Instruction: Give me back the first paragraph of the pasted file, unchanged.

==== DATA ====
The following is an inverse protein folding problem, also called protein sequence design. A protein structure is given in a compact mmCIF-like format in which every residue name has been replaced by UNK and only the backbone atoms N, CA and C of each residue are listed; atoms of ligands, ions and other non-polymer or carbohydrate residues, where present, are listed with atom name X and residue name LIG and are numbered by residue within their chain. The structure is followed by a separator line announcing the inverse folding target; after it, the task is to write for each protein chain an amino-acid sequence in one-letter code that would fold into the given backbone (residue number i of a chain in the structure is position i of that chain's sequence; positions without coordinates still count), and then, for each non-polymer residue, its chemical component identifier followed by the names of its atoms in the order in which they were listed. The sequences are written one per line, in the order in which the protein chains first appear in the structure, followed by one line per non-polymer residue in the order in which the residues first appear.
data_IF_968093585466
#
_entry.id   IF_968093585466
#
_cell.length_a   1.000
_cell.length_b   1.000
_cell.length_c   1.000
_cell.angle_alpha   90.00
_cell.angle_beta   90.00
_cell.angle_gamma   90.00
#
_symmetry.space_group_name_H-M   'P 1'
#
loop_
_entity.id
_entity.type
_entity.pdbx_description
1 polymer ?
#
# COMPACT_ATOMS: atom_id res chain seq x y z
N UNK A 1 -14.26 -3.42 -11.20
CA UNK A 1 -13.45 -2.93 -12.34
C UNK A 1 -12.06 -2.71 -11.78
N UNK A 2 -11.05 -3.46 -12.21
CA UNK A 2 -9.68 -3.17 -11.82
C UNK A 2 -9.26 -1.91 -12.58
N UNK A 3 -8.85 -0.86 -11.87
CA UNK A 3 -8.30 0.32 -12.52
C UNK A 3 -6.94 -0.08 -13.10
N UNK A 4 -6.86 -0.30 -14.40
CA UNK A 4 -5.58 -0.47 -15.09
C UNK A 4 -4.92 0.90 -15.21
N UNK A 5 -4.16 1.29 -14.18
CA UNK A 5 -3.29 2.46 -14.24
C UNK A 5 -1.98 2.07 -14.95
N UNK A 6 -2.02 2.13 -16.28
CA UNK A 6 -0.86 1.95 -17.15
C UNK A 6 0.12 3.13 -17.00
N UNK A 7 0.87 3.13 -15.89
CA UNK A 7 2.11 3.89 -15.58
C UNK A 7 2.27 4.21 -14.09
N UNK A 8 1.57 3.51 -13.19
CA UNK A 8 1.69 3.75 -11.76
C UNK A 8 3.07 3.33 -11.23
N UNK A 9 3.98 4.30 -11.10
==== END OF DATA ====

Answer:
The following is an inverse protein folding problem, also called protein sequence design. A protein structure is given in a compact mmCIF-like format in which every residue name has been replaced by UNK and only the backbone atoms N, CA and C of each residue are listed; atoms of ligands, ions and other non-polymer or carbohydrate residues, where present, are listed with atom name X and residue name LIG and are numbered by residue within their chain. The structure is followed by a separator line announcing the inverse folding target; after it, the task is to write for each protein chain an amino-acid sequence in one-letter code that would fold into the given backbone (residue number i of a chain in the structure is position i of that chain's sequence; positions without coordinates still count), and then, for each non-polymer residue, its chemical component identifier followed by the names of its atoms in the order in which they were listed. The sequences are written one per line, in the order in which the protein chains first appear in the structure, followed by one line per non-polymer residue in the order in which the residues first appear.